However, the beach town of Zandvoort comes with some challenges. To access the area, you have to pass through a nature reserve. There is just one road in and out, and single train tracks. Hotels are also limited here! Capacity is limited.
Plus, timing is far from perfect. It collides with Flower season, King's Day, and the "75 years of Liberation" festivities. It seems to come all at once.
If you haven't yet booked a room, do so as soon as possible. You could stay, of course, in Zandvoort. But also in Haarlem or Amsterdam for quick access to the circuit.
Just click the city names for hotel suggestions.
Important update March 13th, 2020: The event is now officially postponed due to the coronavirus. A new date has yet to be determined. For now, our advice is to claim a refund if you already have reservations. Wait with making new reservations until a new date is set.
May 4th - May 5th, 2020: 75 years since Liberation - Cancelled
2020 is the year Holland celebrates 75 years since liberation from the Germans in World War II. Expect special events and festivities in the country. There are also many events scheduled in Amsterdam. The events will also lead to many more visitors to the city.
People will come, especially from allied countries, like Canada, the US, the UK, and others to attend. Also, many school classes from around the world will flock to the country as part of their History classes. We know for example s travel blogger, who is also a teacher, that comes over with her class for the events from Canada.
Expect accommodations across the board to skyrocket in price, or simply be full. You might want to look at alternative cities near Amsterdam for a place to stay. Good options are Hilversum, Amersfoort, and Utrecht.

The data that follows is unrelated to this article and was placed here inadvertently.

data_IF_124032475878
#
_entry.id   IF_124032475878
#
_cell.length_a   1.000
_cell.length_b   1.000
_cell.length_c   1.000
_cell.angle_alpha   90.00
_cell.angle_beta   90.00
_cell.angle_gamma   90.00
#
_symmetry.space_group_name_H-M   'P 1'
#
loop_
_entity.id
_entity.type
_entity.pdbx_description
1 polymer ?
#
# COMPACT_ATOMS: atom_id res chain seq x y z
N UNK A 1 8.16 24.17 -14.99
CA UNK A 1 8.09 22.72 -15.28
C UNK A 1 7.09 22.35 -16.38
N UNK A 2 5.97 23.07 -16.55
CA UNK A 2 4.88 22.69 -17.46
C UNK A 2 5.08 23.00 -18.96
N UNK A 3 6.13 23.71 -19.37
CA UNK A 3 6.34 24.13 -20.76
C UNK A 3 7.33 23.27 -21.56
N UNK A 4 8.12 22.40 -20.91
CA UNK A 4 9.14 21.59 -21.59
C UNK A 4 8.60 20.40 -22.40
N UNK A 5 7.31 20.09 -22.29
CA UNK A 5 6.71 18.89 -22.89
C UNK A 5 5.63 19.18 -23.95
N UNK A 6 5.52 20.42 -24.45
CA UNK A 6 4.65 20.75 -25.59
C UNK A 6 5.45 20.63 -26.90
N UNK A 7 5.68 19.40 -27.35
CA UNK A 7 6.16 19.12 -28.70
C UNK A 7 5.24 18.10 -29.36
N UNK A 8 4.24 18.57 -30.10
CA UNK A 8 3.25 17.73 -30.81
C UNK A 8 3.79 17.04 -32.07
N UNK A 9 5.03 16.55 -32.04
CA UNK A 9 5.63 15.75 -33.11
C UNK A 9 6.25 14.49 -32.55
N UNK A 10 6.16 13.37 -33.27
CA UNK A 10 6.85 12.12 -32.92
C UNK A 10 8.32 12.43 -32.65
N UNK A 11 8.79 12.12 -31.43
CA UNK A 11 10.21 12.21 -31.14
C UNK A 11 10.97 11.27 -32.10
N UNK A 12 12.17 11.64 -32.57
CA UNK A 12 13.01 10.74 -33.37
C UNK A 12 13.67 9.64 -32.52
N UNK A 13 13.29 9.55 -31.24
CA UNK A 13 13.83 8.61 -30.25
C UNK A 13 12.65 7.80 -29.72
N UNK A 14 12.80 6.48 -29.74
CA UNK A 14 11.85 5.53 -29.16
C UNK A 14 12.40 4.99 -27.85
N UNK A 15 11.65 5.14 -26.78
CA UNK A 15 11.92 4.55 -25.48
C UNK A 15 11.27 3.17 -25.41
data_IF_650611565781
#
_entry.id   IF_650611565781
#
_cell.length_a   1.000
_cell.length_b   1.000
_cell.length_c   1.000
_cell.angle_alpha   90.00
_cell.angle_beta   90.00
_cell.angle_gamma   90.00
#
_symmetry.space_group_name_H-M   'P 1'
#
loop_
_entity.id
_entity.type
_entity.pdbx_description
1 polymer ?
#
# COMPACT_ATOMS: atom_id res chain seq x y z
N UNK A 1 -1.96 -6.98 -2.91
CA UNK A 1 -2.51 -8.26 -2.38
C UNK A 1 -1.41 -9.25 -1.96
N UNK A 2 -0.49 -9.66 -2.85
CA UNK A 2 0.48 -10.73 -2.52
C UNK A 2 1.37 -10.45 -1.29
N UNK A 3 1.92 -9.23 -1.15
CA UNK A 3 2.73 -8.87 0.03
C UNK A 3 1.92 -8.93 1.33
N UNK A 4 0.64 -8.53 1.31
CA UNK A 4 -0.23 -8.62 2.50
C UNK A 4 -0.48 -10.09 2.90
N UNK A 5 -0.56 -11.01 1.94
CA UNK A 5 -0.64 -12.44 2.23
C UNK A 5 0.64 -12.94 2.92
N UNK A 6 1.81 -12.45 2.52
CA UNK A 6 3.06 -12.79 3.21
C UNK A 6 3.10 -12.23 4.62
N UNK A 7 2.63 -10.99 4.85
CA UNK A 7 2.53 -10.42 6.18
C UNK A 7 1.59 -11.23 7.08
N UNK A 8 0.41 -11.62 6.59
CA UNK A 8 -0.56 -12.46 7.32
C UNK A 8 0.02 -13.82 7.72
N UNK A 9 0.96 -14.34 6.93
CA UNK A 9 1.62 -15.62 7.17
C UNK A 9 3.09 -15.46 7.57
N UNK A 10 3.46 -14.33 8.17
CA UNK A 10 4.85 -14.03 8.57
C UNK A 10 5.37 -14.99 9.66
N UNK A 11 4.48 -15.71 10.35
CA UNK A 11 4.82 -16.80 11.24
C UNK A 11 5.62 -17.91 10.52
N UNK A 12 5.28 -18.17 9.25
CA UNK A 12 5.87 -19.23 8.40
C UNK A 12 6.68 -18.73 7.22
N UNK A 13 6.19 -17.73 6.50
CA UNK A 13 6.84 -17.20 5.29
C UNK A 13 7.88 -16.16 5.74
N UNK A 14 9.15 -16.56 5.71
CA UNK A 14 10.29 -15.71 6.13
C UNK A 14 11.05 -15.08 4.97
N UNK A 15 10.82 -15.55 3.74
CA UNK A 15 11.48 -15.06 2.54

Important update March 23rd, 2020: All public events are cancelled up to June 1st. That means all liberation celebrations are now officially cancelled. There is no news yet, for a later date.
May 12th - May 16th, 2020: The Eurovision Song Contest - Cancelled
The Eurovision Song Contest will be held in Rotterdam this year. Duncan Laurence won last year's edition in Tel Aviv with his song "Arcade." Since he's from the Netherlands, the event this year is in Rotterdam because the winners' country, is the host country of next years' competition.
Expect huge crowds this week in Rotterdam. It's the most-watched TV show in the world. Fans from all over Europe will flock to Rotterdam. It will be an exhilarating week in the city. It will also be an expensive week to stay in Rotterdam (and Amsterdam).
Rotterdam is an easy trip from Amsterdam, for that expect hotels, both in Rotterdam and Amsterdam, to ask exorbitant prices. You might want to look at lesser-known alternative cities to stay like Breda, Delft, Dordrecht, Leiden, The Hague, and Utrecht. All have quick train links into Rotterdam within 30 minutes or less.
Just click on the cities above for hotel suggestions.
Important update March 18th, 2020: The event is now officially canceled due to the virus. The city hopes to host the event in 2021 now.
July 25th, 2020 – August 2th, 2020: Amsterdam Gay Pride
One of the biggest celebrations in Amsterdam is the yearly Canal Parade. When over 80 extravagantly decorated boats take to the Amsterdam Canals, it's fantastic to witness. The atmosphere is a lot of fun whether your straight or gay (or however you see yourself). It's a celebration for everybody.
In 2020, the Canal Parade is held on Saturday, August 1st. Expect extreme crowds in the city and the public transport network. But we promise it's worth it.
The Canal Parade is the main event, but there are festivities around the city for the entire week, starting July 25th until August 2nd.
August 12th - August 16th, 2020: Sail
Once every 5 years Amsterdam is home to Sail. Now 2020 is here. It means the 10th edition of Sail will come to the city again. It's a spectacular event (and this no understatement).